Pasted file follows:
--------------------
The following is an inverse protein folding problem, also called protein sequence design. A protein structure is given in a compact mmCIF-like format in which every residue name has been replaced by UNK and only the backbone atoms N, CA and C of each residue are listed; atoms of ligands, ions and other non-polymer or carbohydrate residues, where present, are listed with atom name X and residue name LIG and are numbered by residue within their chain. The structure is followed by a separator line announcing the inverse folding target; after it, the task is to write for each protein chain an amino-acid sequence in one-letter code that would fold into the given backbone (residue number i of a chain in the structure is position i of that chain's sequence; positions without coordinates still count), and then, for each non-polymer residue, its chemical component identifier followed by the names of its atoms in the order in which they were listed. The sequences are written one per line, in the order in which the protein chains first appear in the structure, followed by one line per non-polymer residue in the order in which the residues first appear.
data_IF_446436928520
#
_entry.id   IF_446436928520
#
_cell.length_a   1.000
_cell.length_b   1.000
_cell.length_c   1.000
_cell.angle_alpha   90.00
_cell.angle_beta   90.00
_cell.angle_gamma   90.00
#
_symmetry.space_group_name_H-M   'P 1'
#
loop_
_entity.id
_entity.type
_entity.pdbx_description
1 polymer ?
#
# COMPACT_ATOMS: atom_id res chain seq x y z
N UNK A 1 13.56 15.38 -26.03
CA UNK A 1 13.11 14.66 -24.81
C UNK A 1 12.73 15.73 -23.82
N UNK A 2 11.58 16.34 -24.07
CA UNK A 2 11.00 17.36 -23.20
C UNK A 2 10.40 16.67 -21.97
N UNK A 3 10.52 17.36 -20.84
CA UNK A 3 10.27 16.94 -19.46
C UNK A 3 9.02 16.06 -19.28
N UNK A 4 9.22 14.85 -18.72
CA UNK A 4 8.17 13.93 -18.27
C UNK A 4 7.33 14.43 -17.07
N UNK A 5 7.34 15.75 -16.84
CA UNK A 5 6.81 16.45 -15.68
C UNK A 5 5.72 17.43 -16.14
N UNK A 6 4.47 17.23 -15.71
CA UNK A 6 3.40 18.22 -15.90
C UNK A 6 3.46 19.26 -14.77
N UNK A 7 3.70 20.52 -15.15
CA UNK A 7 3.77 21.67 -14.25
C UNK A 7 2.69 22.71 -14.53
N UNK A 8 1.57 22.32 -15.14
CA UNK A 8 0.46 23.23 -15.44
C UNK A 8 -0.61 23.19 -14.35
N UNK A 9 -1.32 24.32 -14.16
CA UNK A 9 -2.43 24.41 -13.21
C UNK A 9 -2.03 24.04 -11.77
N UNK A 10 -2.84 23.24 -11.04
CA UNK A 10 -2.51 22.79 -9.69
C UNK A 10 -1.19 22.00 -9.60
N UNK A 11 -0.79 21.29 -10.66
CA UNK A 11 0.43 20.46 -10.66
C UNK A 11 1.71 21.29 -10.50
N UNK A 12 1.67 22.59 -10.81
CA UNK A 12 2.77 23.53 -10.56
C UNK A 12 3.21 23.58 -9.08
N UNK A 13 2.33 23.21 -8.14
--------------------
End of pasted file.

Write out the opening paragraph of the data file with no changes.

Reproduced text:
The following is an inverse protein folding problem, also called protein sequence design. A protein structure is given in a compact mmCIF-like format in which every residue name has been replaced by UNK and only the backbone atoms N, CA and C of each residue are listed; atoms of ligands, ions and other non-polymer or carbohydrate residues, where present, are listed with atom name X and residue name LIG and are numbered by residue within their chain. The structure is followed by a separator line announcing the inverse folding target; after it, the task is to write for each protein chain an amino-acid sequence in one-letter code that would fold into the given backbone (residue number i of a chain in the structure is position i of that chain's sequence; positions without coordinates still count), and then, for each non-polymer residue, its chemical component identifier followed by the names of its atoms in the order in which they were listed. The sequences are written one per line, in the order in which the protein chains first appear in the structure, followed by one line per non-polymer residue in the order in which the residues first appear.